When we arrived in Brugge (or as others like to call it Bruge) after our Trappist Day fail we were welcomed with cold and rainy weather which is typical for Brugge and West Flanders. Our first night we had an amazing dinner at LESS and then retired for the evening. We work up to more cold and drizzly rain. While not exactly ideal conditions for sight seeing, we grabbed an umbrella and braved the weather.
We started our day with a boat tour of the canals. This was without a doubt the worst decision we made on our trip. About 5 minutes into the canal tour the drizzly rain became sheets of down pouring rain. It was a 45 minutes of wiping water from my camera as my pants acted as a huge sponge for the boat. Of course 5 minutes after we disembarked it stopped raining. Oh well.
We spent the rest of our day exploring Brugge on foot. Brugge is an incredibly beautiful city distinguished by its canals, cobbled streets and medieval buildings. It’s old Europe at its finest.
We climbed the Belfort which houses a carillon with 47 melodious bells. Lots of steps but totally worth it for the panoramic views and to both see and hear the bells.
We wanted to tour the Frites Museum but sadly it was closed (no comment) when we arrived. The rest of our time in Brugge was spent eating and drinking and just taking in the city.
We woke up the following morning with sunny skies which were perfect for our drive to the French Belgium boarder. Our destination was In De Wulf for both dinner and an over night stay.
When we booked our trip, Charlie and I we were disappointed to learn that Westvleteren would be closed. We also attempted to make reservation to purchase beer, we failed. Hoping for a miracle, we drove to the abbey but we were turned away. No beer for us…oh well, next time.
Disappointed, we tried to visit a few other breweries in the area. TRY being the operative word. They were ALL Closed. (again, how do they stay in business?). At bit frustrated (again) we headed to the town of Popenridge, home of the Hops Museum. It’s not a large museum but it is informative and worth the hour to tour.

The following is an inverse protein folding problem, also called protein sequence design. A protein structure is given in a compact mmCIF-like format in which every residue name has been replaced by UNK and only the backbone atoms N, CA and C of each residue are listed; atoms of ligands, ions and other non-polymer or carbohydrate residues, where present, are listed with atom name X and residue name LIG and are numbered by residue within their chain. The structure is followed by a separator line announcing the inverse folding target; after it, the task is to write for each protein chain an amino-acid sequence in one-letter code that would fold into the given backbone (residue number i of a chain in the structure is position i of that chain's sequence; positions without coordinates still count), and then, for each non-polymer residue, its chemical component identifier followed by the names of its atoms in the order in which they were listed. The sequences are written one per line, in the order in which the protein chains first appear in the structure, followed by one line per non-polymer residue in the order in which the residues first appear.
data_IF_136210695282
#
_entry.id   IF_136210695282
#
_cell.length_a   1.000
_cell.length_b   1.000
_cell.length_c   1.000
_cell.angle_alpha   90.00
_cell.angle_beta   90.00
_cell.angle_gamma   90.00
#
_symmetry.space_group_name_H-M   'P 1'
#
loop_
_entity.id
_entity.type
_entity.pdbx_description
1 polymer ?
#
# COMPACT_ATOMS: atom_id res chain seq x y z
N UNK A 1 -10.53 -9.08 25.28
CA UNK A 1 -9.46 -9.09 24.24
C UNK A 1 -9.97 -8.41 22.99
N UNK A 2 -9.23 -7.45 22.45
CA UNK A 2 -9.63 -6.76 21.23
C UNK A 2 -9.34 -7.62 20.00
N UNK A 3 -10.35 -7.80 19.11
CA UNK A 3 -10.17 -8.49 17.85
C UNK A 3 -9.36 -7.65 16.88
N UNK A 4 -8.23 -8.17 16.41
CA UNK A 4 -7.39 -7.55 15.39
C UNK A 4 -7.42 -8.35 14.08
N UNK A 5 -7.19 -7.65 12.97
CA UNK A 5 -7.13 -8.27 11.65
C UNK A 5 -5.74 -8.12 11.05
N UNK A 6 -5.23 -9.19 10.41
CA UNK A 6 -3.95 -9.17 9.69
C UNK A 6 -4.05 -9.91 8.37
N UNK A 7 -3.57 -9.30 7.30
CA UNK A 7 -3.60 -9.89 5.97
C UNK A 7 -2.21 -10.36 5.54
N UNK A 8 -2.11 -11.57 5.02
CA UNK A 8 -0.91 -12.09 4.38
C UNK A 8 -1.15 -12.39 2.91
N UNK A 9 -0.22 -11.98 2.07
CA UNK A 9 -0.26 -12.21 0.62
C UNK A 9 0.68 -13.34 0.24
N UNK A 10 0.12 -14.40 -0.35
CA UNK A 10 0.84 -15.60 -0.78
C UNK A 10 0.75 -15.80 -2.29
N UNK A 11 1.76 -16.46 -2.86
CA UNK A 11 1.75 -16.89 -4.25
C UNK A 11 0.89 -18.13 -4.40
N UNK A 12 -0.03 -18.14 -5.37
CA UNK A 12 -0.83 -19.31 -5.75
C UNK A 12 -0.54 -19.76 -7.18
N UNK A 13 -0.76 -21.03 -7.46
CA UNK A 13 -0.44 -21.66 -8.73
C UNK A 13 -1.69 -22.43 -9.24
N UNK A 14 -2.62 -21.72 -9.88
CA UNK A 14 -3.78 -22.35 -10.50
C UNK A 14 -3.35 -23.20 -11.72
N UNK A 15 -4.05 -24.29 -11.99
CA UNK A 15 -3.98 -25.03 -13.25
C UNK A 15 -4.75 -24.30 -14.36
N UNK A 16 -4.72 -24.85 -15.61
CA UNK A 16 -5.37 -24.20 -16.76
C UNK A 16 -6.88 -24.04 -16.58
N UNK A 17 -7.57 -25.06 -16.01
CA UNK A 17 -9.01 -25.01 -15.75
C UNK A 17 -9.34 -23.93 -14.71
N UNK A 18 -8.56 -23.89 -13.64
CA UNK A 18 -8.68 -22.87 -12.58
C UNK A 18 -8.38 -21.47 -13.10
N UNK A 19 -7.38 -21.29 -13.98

We then decide that we would try to tour one last brewery, St. Bernardus. After what seemed like an impossible conversation with the people who work there, we were told that we could join an existing tour that was starting in a few hours. So we headed to “town” for a beer. Watou is the size one Chicago city block. It has a lovely restaurant that commissions a beer from a brewery (not open that day) down the road. We enjoyed our beer and headed back to St. Bernardus.
The story of St. Bernardus has ties to Westvleteren.
According to their website and confirmed by our tour guide, shortly after the Second World War, the Trappist Monastery St.Sixtus in Westvleteren was looking for somebody to commercialize their beer. St.Sixtus licensed the brewery and the brew master from Westvleteren, Mathieu Szafranski became a partner in the brewery. He brought with him the recipes, the know-how and the St.Sixtus yeast strain.
The brewery started selling the trappist beers under the brand names Trappist Westvleteren, St.Sixtus.
For 46 years they brewed and commercialized the beers, while the monks at Trappist Westvleteren, St.Sixtus continued to brew for themselves. In 1992 the license came to an end and since then St. Bernardus has been brewing the same beers, with the same recipes, but now under the brand name: St.Bernardus. So the million dollar question, which is better? Check out my blog post today that compares the two head to head.
The tour at St. Bernardus is a guided tour of the modern brewery. You will see the fermentation room, bottling line and other parts of the brewery. It concludes with a tasting. Included in your tour fee is one bottle of the St. Bernardus 6, 8, 12 and triple along with a commemorative glass. Do make sure to call ahead. We lucked out, but you should technically have a reservation.
Feeling accomplished, we made our way to In De Wulf for dinner which was amazing, both the hotel and our dinner. I’ll be recaping of our dinner (and breakfast) in a special blog post. It was that terrific! Be sure to come back tomorrow to read out my head to head tasting of Westvleteren and St. Bernardus 12. On Friday, I conclude with the last two cites we visited Antwerp and Ghent.